Weather Service touts new radar equipmentDual polarization radar installed in Sioux Falls and Aberdeen, will be added in Rapid City
By: Tom Lawrence, The Daily Republic
Two of the three National Weather Service stations in South Dakota have upgraded their radar capabilities and the third is scheduled to do so this fall.
Offices in Sioux Falls and Aberdeen have been equipped with the new dual polarization radar that will give meteorologists more tools to track weather and alert the public. The Rapid City office will receive the equipment in September or October.
According to the National Weather Service, the upgrade to dual polarization is a significant enhancement to the nation’s NEXRAD radar network.
Phil Schumacher, a Sioux Fallsbased meteorologist for the NWS, said the equipment will allow people to be better informed.
“The biggest impact will be on rainfall,” Schumacher said. “We’re going to have a better indication, get more accurate on the amount of rainfall from our radar.”
He said that will be particularly important for flash flooding or river flooding, so people can be told much more precisely how much rain has fallen in their area as it happens.
Schumacher said the new radar equipment was installed in Sioux Falls in late July, and in Aberdeen in early August. It cost $225,000 per office, he said, meaning the three South Dakota weather stations will see an investment of $675,000.
The new radar will be installed in 160 sites, including 122 at local weather forecast offices and 38 at NOAA centers and military and aviation sites, according to NOAA. In July, Congress allocated $9.4 million to finish the installation of dual - pol by mid-2013 at a total cost of $50 million.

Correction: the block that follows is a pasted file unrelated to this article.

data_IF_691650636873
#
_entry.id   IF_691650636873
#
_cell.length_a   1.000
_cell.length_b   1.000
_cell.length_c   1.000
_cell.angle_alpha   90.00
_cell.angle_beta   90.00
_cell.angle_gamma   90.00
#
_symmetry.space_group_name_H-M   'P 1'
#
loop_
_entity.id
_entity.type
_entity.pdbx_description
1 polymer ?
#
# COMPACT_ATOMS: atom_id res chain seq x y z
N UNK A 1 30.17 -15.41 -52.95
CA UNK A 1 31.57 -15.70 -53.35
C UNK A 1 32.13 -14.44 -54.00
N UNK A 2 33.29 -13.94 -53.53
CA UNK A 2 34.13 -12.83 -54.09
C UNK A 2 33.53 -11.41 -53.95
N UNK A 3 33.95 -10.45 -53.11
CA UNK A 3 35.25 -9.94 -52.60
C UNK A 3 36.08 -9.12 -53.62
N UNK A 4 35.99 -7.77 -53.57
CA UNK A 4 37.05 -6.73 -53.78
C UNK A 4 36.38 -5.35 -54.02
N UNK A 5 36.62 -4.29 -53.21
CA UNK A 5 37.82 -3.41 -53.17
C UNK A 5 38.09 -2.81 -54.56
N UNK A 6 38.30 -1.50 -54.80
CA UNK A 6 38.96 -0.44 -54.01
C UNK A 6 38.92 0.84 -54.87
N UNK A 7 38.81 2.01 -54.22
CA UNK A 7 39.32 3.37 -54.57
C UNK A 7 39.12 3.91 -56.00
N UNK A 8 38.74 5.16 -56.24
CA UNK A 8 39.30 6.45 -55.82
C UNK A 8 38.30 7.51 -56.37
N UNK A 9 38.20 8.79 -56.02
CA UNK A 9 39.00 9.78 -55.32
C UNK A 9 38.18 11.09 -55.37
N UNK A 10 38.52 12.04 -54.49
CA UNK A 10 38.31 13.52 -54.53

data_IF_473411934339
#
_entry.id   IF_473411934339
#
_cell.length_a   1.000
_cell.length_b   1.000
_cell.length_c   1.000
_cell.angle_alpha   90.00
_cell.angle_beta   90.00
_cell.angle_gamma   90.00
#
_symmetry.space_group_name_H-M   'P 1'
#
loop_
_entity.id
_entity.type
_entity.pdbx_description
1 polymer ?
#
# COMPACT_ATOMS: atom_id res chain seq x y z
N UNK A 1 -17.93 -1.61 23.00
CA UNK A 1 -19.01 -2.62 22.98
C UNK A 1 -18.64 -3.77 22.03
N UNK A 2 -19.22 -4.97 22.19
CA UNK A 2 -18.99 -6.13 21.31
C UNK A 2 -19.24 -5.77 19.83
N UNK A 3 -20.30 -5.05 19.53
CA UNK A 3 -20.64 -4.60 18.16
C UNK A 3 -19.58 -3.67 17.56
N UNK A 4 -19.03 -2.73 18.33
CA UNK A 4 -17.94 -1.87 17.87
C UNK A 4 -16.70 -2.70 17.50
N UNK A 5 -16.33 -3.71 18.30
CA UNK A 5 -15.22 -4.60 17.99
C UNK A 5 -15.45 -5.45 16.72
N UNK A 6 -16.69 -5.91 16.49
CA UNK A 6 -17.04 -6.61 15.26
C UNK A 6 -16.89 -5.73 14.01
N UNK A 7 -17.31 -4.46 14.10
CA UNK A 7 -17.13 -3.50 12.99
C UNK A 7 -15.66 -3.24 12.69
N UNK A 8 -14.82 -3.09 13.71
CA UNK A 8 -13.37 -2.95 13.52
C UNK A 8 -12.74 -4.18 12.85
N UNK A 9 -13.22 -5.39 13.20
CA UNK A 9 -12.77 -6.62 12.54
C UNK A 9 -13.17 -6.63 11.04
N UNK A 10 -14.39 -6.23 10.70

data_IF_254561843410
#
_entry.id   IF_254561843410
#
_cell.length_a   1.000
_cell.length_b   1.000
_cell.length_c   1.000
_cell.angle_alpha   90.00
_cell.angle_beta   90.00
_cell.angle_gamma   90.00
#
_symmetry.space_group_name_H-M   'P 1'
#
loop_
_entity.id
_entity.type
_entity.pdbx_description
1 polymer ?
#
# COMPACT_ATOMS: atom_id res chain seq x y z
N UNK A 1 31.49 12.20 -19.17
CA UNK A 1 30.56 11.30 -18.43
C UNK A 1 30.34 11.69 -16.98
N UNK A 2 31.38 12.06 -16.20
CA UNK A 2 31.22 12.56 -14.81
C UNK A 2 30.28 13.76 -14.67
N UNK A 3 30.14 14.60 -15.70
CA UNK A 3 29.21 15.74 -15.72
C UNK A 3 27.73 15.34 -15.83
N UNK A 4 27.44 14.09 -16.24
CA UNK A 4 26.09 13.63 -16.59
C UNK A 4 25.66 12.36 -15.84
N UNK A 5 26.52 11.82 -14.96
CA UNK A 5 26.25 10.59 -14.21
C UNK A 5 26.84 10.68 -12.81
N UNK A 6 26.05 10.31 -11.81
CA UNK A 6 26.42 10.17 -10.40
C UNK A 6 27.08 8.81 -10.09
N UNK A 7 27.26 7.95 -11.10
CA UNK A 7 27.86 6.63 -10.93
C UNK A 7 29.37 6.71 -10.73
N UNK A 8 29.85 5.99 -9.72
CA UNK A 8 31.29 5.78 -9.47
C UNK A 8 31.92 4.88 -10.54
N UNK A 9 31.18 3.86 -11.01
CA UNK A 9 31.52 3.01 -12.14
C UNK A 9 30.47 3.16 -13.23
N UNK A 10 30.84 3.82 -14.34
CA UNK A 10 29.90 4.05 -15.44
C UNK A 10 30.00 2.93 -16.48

While that seems like a large investment, researchers estimate the new technology could save the nation about $700 million annually by reducing weather - related damages. It also could prevent injuries and deaths by providing more detailed information to the public.
The upgrade includes new software and a hardware attachment to the radar dish which allow it to send and receive both horizontal and vertical pulses, and provide a much more informative two-dimensional picture about the size and shape of the objects detected.
This information helps forecasters clearly identify rain, hail, snow or ice pellets, and other flying objects, improving forecasts for all types of weather.
In addition, it can detect and identify flying tornado debris, giving forecasters a high degree of confidence that a damaging tornado is on the ground and the ability to track its path. This is especially helpful at night when tornadoes are difficult to see.